The unmethylated CpG motifs present in bacterial DNA interact with toll-like receptor 9 to trigger a pro-inflammatory immune response. CpG DNA also improves antigen presenting cell function, thereby facilitating the development of adaptive immunity. Since joining the NCI, my laboratory established that synthetic oligonucleotides expressing immunostimulatory CpG motifs (CpG ODN) could be conjugated to apoptotic tumor cells to generate tumor vaccines that were rapidly internalized by professional APCs, promoted DC maturation, and boosted the induction of tumor-specific immunity. In multiple murine models, we found that vaccination with CpG conjugated killed cell vaccines significantly reduced susceptibility to tumor challenge. This effect was observed both in mice pre-vaccinated and then challenged and in animals immunized with our CpG-adjuvanted apoptotic tumor vaccine up to 5 weeks post challenge. The addition of agents known to boost NK and T cell activation, such as 4-1BB MAb, synergistically enhanced the anti-tumor effect of CpG ODN. The general utility of this approach was established by testing 6 different tumor types and showing activity in each case. However, the ability of this approach to eradicate tumors waned as tumor burden increased. To some extent, we believe this reflects the induction of an immunosuppressive microenvironment surrounding the large established cancers that inhibits Ag-specific cellular responses and thus interferes with CpG-mediated immunotherapy. Myeloid-derived suppressor cells (MDSC) represent an important constituent of this immunosuppressive milieu. Large numbers of MDSC are present in and near tumor sites where they inhibit the activity of antigen-specific T and NK cells. Our ongoing studies indicate that when CpG ODN are injected directly into a tumor, they reduce the immunosuppressive activity of monocytic (CD11b+, Ly6G neg, Ly6C high) MDSC. Monocytic MDSC express TLR9 and respond to CpG stimulation by i) losing their ability to suppress T cell function, ii) producing Th1 cytokines and iii) differentiating into macrophages with tumoricidal capability. These findings provide insight into a novel mechanism by which CpG ODN contribute to tumor regression, and support intra-tumoral injection as the optimal route for their delivery. Our ongoing research aims to identify the optimal therapeutic window for CpG ODN delivery, and examine whether the protective immune responses they elicit can be accelerated and/or magnified by combining them with other immunomodulatory agents (such as additional TLR ligands and small molecule agonistic immune potentiators). Efforts to optimize the therapeutic utility of CpG ODN require a detailed understanding of the cells they activate (both directly and indirectly), their duration of action, and the regulatory pathways involved in mediating these responses. To clarify these issues, we are using microarray technology to identify the genes and networks central to the immune stimulation elicited by CpG ODN. Such experiments are conducted in vitro on highly purified cell subpopulations (including human pDC) and in vivo studies of mice to monitor gene expression under physiologic conditions. Our most recent results show that a subset of genes characterized by shared anti-viral activity was consistently up-regulated by ODNs that otherwise mediate discrete functions. This group of genes was largely dependent on autocrine type I interferon (IFN) signaling, as their induction was blocked by neutralizing antibody targeting the type I IFN receptor. Coupling these experiments with a meta-analysis of other published works led to the identification of a set of 32 functionally conserved genes that was reproducibly activated by different types of CpG DNA in different species and cell types. Functionally, these core genes support a type I IFN response to viral infection, and differ from genes up-regulated by only a single type of CpG ODN. These findings help define the conserved and sequence-specific patterns of gene activation triggered via TLR9 and improve our understanding of the immunomodulatory effects elicited by CpG ODN.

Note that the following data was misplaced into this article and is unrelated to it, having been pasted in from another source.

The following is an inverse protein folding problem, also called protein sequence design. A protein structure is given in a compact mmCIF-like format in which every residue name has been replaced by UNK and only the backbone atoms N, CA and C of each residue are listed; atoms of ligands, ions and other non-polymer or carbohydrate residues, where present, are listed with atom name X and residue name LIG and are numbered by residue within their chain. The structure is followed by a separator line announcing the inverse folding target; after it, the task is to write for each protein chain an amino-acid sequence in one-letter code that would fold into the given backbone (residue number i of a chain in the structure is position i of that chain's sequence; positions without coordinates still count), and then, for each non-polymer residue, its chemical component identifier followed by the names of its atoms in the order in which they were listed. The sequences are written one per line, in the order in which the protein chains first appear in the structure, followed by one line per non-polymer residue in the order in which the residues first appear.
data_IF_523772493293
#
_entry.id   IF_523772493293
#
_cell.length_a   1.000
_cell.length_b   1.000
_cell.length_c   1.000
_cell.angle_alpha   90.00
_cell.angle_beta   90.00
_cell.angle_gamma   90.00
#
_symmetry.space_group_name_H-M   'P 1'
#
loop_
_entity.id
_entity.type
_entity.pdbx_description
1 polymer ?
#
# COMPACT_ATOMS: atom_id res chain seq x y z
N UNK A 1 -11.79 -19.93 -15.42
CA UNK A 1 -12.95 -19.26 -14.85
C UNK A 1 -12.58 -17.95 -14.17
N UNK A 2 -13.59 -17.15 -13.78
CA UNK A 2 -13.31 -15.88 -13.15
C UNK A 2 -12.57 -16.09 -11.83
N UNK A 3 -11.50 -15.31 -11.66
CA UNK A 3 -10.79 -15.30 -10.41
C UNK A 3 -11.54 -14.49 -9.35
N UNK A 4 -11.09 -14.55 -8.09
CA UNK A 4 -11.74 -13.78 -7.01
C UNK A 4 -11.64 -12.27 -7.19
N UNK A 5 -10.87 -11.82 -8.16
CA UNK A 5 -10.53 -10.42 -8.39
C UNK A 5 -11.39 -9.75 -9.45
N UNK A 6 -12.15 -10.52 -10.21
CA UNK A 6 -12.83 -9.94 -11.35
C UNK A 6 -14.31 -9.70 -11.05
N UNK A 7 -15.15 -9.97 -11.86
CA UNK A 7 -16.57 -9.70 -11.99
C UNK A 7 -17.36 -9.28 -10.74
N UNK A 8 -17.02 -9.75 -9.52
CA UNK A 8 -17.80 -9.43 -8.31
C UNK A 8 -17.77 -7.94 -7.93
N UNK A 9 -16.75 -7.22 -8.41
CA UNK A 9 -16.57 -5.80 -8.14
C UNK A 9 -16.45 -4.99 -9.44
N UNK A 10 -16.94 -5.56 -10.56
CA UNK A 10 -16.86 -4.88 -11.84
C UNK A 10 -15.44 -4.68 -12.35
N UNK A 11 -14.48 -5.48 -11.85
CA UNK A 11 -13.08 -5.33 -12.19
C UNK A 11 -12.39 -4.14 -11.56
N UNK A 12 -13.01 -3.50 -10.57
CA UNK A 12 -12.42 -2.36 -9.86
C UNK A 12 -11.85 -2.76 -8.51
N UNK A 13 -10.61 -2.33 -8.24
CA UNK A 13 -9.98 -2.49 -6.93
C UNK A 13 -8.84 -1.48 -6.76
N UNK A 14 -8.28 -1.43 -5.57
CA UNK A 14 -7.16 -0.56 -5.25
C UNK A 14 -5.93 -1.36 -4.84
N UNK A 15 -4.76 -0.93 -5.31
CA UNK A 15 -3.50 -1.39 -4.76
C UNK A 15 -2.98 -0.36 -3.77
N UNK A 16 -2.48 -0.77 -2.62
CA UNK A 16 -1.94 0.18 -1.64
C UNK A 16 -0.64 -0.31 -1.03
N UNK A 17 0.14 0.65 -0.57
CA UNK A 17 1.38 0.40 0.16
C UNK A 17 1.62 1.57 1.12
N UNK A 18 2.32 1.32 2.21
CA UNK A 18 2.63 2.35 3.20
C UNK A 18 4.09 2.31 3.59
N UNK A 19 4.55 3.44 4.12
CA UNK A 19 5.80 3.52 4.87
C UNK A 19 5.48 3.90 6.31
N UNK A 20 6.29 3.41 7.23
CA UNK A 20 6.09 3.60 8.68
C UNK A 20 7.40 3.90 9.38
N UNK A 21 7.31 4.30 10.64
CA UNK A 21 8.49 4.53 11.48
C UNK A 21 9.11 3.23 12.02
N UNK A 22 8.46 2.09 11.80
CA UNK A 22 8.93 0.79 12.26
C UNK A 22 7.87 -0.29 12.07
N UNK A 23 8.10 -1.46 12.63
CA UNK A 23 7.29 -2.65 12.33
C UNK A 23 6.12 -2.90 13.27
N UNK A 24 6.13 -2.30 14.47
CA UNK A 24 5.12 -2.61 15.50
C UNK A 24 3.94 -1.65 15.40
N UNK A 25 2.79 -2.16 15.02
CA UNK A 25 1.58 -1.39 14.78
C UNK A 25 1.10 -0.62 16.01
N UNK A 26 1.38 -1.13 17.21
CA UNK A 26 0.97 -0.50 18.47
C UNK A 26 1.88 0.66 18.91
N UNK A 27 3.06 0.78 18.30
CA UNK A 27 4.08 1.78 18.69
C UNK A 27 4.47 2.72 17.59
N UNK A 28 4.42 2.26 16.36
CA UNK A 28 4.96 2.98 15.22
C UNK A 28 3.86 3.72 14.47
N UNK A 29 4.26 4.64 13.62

National Institute of Health (NIH)